Theresa May’s weakness as prime minister has allowed her most ambitious ministers to do their own thing
As a prime minister drained of authority struggles to hold her party together, ambitious ministers feel increasingly able to cock a snook with impunity. This week’s rows over Boris Johnson’s dangerous handling of a disagreement with Iran, and Priti Patel’s freelance policymaking in the Middle East may seem a coincidence. But the conduct of the foreign secretary is bound together with that of the international development secretary. Both Mr Johnson and Ms Patel are able to play fast and loose because normal collective cabinet disciplines no longer apply. The prime minister is afraid to reprimand or sack. In this government it is everyone for themselves.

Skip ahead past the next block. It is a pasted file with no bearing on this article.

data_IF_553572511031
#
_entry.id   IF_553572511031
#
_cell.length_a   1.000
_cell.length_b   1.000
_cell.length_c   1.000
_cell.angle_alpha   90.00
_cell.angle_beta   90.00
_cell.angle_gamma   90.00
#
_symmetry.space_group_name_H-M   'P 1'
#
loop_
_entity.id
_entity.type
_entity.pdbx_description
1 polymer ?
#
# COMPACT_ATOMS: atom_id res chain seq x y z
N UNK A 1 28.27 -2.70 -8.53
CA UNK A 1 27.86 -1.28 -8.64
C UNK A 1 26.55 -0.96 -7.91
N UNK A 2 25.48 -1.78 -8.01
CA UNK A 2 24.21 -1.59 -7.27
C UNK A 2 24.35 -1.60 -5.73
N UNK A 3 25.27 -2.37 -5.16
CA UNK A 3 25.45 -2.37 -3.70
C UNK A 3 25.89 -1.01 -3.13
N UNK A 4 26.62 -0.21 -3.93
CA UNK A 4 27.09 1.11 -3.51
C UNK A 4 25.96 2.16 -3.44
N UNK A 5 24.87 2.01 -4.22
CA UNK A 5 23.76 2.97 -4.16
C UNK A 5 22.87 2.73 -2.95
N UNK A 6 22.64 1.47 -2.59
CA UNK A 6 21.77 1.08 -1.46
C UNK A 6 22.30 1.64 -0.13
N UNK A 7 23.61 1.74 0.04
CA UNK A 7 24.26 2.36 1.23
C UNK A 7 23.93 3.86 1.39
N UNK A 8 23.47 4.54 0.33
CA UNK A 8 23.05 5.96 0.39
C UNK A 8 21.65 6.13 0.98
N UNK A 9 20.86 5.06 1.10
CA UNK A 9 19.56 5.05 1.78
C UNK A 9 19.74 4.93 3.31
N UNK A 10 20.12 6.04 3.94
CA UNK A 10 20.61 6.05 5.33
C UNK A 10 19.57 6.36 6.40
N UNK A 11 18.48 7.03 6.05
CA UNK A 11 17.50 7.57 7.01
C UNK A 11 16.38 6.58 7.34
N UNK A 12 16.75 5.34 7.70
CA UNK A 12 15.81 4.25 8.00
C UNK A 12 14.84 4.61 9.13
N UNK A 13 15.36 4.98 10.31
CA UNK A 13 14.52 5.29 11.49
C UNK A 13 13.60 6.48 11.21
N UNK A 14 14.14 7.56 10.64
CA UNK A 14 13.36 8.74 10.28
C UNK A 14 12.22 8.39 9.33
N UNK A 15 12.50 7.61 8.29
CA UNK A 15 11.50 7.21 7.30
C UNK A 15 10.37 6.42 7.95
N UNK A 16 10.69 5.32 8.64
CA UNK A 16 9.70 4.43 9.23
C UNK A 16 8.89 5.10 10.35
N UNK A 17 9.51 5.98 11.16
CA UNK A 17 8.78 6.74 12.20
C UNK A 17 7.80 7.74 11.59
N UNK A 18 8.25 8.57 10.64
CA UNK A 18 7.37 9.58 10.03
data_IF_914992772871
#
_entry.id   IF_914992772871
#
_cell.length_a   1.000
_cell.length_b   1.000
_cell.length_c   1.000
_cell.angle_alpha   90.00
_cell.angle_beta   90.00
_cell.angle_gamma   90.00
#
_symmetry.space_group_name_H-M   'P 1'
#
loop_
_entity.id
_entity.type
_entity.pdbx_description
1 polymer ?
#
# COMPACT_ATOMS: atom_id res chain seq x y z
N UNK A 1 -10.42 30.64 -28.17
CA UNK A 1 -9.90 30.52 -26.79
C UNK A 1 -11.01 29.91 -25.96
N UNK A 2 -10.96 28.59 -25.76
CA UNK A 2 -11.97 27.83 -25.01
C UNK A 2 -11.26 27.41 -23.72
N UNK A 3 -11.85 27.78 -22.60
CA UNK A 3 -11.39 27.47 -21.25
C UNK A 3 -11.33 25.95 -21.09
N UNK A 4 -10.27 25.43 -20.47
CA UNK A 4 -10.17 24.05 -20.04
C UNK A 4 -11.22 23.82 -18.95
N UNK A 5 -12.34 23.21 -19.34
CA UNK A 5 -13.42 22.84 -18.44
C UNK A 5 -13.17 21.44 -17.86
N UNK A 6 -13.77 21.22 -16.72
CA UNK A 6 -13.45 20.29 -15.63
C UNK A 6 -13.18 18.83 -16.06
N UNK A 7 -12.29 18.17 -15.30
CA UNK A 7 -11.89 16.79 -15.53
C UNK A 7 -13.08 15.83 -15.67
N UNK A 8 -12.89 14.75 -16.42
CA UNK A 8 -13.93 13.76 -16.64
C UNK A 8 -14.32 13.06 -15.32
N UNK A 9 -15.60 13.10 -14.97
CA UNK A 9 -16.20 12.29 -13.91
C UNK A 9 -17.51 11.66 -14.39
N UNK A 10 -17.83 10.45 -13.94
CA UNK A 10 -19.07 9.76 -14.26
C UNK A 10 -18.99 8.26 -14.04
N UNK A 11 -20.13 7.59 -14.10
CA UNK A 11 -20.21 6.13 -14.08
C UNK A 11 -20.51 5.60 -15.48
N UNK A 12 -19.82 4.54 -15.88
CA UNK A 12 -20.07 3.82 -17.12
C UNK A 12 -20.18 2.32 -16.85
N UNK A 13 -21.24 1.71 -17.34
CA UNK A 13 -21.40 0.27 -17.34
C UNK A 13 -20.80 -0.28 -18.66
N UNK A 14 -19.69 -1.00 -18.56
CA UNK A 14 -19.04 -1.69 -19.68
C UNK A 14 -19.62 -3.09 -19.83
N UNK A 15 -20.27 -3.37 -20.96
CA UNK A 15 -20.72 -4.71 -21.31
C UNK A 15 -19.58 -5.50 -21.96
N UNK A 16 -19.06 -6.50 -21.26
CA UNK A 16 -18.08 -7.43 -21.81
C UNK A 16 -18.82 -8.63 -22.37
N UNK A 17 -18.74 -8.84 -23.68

As the more senior and high-profile minister, one might say that Mr Johnson’s conduct is the more serious. A week ago, he told the Commons foreign affairs select committee that the British woman Nazanin Zaghari-Ratcliffe was still detained in Iran but “she was simply teaching people journalism as I understand it”. This claim was untrue, but hardliners in Iran were quick to seize on the remarks. “His statement shows that Nazanin had visited the country for anything but a holiday,” an Iranian legal website concluded, accusing her of spreading propaganda instead. As a result, Ms Zaghari-Ratcliffe, who has already been in prison for 19 months accused of plotting to overthrow the regime, risks further charges and punishments.
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Link : The Guardian view on Boris Johnson and Priti Patel: incompetent, insubordinate and still in office | Editorial